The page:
What a year it’s been.
The rOpenSci Unconf is an annual gathering of individuals who are interested in and excited about using R to perform and promote open science. Some have described it as a hackathon, but I think that’s a mischaracterization. Though a great deal of code is written in a short period of time, a substantial proportion of the attendees make large and important contributions while hardly writing any code. The Unconf is not a competition, and it’s intensely social and collaborative.
My road to this year’s Unconf started a year ago when I attended last year’s Unconf. Several folks created great write-ups of that event including this one by Julia Silge and this one by Gabriela de Queiroz. By the spring of last year I had been working at the Johns Hopkins Data Science Lab for a few months. I was loving my work there but I felt isolated. Reading online about how people cared about what we were working on in the lab did little for my motivation, which was driven mostly by my personal belief in the importance of open science and education.
Attending the 2016 Unconf drastically altered my professional and emotional perspective on the R community and the larger open science movement. The event made me feel like I was part of a growing global network of advocates for open source computing and analysis. The experience of spending two days hacking in a San Fransisco loft with 39 other folks whose work you’ve admired for years was surreal and stimulating. Everyone was so kind, helpful, and empathetic.
What’s more is that this group of strangers, friends, and colleagues were able to accomplish a ton in just a two-day span. You can take a look at everything we worked on at the 2016 Unconf here. Something that really impressed me was the wide range of the types of contributions that were made possible by this environment. Even the folks who you might consider the most “technically savvy” chose to work on creating guides and documentation, which created space for those who weren’t ready to dive into package development so they could also make big contributions. The foundations and relationships between attendees that started at the 2016 event have produced some incredible work in the last year:
And that’s just’s just scratching the surface! Considering how fun and productive last year’s event was, I was very excited for this year’s Unconf. There was plenty of build-up to the event including in-depth discussion about what we wanted to work on facilitated via GitHub Issues. I even created a Shiny app to help participants browse through nearly 100 proposed projects!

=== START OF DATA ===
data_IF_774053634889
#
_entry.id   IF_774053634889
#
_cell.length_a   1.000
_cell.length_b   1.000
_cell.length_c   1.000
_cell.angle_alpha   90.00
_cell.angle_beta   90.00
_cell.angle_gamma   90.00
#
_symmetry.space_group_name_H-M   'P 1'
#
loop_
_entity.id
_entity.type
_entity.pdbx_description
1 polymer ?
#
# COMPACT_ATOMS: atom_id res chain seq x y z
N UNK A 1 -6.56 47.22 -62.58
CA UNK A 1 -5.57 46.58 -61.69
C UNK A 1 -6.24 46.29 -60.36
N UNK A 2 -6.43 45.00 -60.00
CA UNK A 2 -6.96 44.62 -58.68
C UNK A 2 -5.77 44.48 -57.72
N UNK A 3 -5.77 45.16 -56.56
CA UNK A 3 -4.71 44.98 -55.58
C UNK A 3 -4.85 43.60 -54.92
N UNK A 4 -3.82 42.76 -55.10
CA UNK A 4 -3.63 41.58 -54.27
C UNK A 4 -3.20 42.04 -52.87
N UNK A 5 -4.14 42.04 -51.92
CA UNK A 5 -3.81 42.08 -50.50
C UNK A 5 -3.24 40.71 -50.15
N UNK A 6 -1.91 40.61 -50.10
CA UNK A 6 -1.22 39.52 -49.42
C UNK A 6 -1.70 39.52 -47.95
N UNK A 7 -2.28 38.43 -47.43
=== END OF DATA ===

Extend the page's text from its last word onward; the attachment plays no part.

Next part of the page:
Despite hyping myself up for this event much more than I should have, the Unconf yet again blew my expectations away! Just look at the badges they gave us!
We started off with Stefanie Butland, rOpenSci’s Community Manager, leading us in some ice breakers that actually managed to break ice! Take a look at the response when we were asked about impostor syndrome:
After getting to know each other a little better in the morning we got straight to work, and in just two days we started (and a few people finished) tons of amazing projects! Here’s a sampling below:
And that’s just a small sample of the many of all of the projects which you should check out! (There’s probably something in there that you could use!)
What makes this conference truly special is the people who attend. I don’t know how rOpenSci is able to curate such a consistently friendly, empathetic, passionate, and interesting group of people but somehow they pull it off year after year. The participants come from a wide range of disciplines and backgrounds including banking / data science, visualization / ballet, indigenous rights / cybersecurity, and nights at the museum! You can find all of the attendees on this Twitter list. Considering this variety of interests in the rOpenSci community, I believe there are a few core principles that unite us including:
If you feel like you might identify with this community you should absolutely apply next year! If you’re afraid you might feel like an impostor at this event don’t worry - the vast majority of participants feel that way! (See relevant tweet above.) If you’re still unsure if the conference is right for you feel free to get in touch with me, Stefanie Butland, or Karthik Ram (rOpenSci’s Co-founder). The rOpenSci Unconference catalyzes this beautiful community of open scientists who share both technical and structural pain, and a hope for a more humane and transparent future for scientific computing. Thank you to the entire rOpenSci team for organizing this fantastic event! I can’t wait to see what we all make in the year to come!